3. Lupin & Tonks death.


It’s that moment where they stretch their hands out for each-other as they prepare defence. It’s the idea that they’re going to be with each other no matter what. It’s seriously under-played in the movie, but if you’ve read the books then you’ll know that Lupin and Tonks die together and that they’ve left an orphan son. It’s a tiny gesture but it means so much!



Oh god, don’t get me started on Titanic. When my friends and saw it in the cinema for the 100th anniversary of the Titanic sinking I cried so much that I had pools in my collar-bones. Again, it’s one of those movies that just gets to you. It’s as people fall to their fate and you think about what their last thought must have been, it’s the children being sang to sleep as the boat sinks (though why they’re not on life-boats is beyond me) and it’s Jack’s death that make it all so weep-worthy. And the fact it’s a true story and that people really died.

The Impossible


Another true story, based on the 2004 Tsunami in Indonesia, that hits you hard. The moment the waves hits the film is an emotional rollercoaster but it’s at its peak in the hospital when they’re SO CLOSE to finding each other and you’re yelling at them to turn around, they do and it’s just so amazing that you cry. There’s more, but that’s really the high-light of the film. And no one in the family dies, which is nice.

The Fault in Our Stars


Obviously this needs to be in the list because I haven’t met one person who saw this and didn’t cry. John Greens story was a whirlwind of a book and the movie was no better. The scene that particularly struck me was the scene where Augustus Waters gets his friends to read their eulogies to him. It’s quite a raw scene where the character confronts his inevitable death and his best friend and girlfriend are forced to say goodbye. They’re all crying and you are too. Personally I cried more at the book, but the movie did a damn good job of pushing my heart through the paper shredder as well.



Fury is mostly action packed and brutal in the most gruesome ways but in the middle of all this action is the short but sweet romance of Norman Ellison and Emma. Some might say that they had only known each other for twenty minutes and couldn’t understand the languages, but if you’re a romantic at heart like me you’d say they had a connection. Norman Ellison tells Emma that she’s going to have one great love in her life as they have an intimate moment alone in Emma’s bedroom, he’s protective of her and there’s a moment where they connect over music and it’s sweet. Only for Emma to die roughly one minute later when the house gets bombed. It’s that “one great love” thing that gets to me, when you realise that Norman must have realised the same thing and that’s why he gets to upset. It’s sad!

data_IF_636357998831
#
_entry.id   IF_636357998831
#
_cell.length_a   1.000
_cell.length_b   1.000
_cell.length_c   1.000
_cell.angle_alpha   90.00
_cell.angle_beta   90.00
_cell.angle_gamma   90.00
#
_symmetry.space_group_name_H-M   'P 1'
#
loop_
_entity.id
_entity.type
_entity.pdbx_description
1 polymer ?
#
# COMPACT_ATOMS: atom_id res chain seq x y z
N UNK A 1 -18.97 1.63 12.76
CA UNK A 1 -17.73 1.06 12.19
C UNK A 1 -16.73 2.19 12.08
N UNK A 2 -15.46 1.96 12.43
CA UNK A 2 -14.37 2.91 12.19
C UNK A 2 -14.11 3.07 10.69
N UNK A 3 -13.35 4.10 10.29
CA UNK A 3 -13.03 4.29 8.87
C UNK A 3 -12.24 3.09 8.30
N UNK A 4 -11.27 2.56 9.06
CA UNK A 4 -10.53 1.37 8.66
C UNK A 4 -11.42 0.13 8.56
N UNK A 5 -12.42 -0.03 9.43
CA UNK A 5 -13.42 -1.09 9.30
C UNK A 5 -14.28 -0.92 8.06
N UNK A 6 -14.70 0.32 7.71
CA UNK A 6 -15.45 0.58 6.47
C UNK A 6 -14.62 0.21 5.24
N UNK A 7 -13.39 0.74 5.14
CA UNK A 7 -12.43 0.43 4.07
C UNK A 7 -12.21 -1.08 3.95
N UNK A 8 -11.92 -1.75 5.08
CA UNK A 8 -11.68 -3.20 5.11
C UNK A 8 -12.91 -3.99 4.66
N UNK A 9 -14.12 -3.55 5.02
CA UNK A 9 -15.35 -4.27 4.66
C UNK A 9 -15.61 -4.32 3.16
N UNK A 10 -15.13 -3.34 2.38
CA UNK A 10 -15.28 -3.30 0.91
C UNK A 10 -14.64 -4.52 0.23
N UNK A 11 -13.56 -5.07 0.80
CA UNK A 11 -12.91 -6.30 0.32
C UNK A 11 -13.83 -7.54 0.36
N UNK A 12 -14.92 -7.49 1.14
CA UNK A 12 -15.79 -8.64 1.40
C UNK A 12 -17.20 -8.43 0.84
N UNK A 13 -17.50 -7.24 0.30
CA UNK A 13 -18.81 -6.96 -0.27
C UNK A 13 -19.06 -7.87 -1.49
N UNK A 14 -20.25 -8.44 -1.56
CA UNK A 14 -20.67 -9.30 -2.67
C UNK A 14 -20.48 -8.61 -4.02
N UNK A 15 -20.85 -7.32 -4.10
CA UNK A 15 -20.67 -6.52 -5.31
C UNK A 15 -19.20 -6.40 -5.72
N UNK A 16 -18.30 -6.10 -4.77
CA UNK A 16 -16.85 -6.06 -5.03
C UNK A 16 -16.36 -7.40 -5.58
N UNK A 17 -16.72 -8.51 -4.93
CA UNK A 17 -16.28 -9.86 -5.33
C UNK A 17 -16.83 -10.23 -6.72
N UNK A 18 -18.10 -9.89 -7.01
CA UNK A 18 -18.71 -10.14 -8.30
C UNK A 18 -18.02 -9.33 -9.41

The Boy in the Striped Pyjamas


I’m not even sure I even need to say which scene it is here, I think we all know. It’s the scene where the boy goes to find his friend only to get caught up in the gas showers at the concentration camp and the boy dies. The dad is running around looking for him and then realises. It’s the sheer desperation, and then loss and that final shot of the chamber doors where everything is still and quiet. Unlike The Impossible and Titanic it’s not a real event, but the holocaust did actually occur and to think that millions of people went through the same emotions is just harrowing. When Evie, myself and our mum saw it in the cinema we sobbed collectively and I don’t think we said one word to each other on the walk home.

Pass me the tissues! There are a lot more films on my cry-list including (500) Days of Summer, Never Let Me Go and One Day which are all very beautiful and moving pieces of cinematography, however, the list above was essentially the most memorable scenes that I cried at. Of course, I left off all the movies that Gluestick Mum mentioned so if you want to see what she had to say then click here. And, if you want, tell me about some of your tear-jerker movies.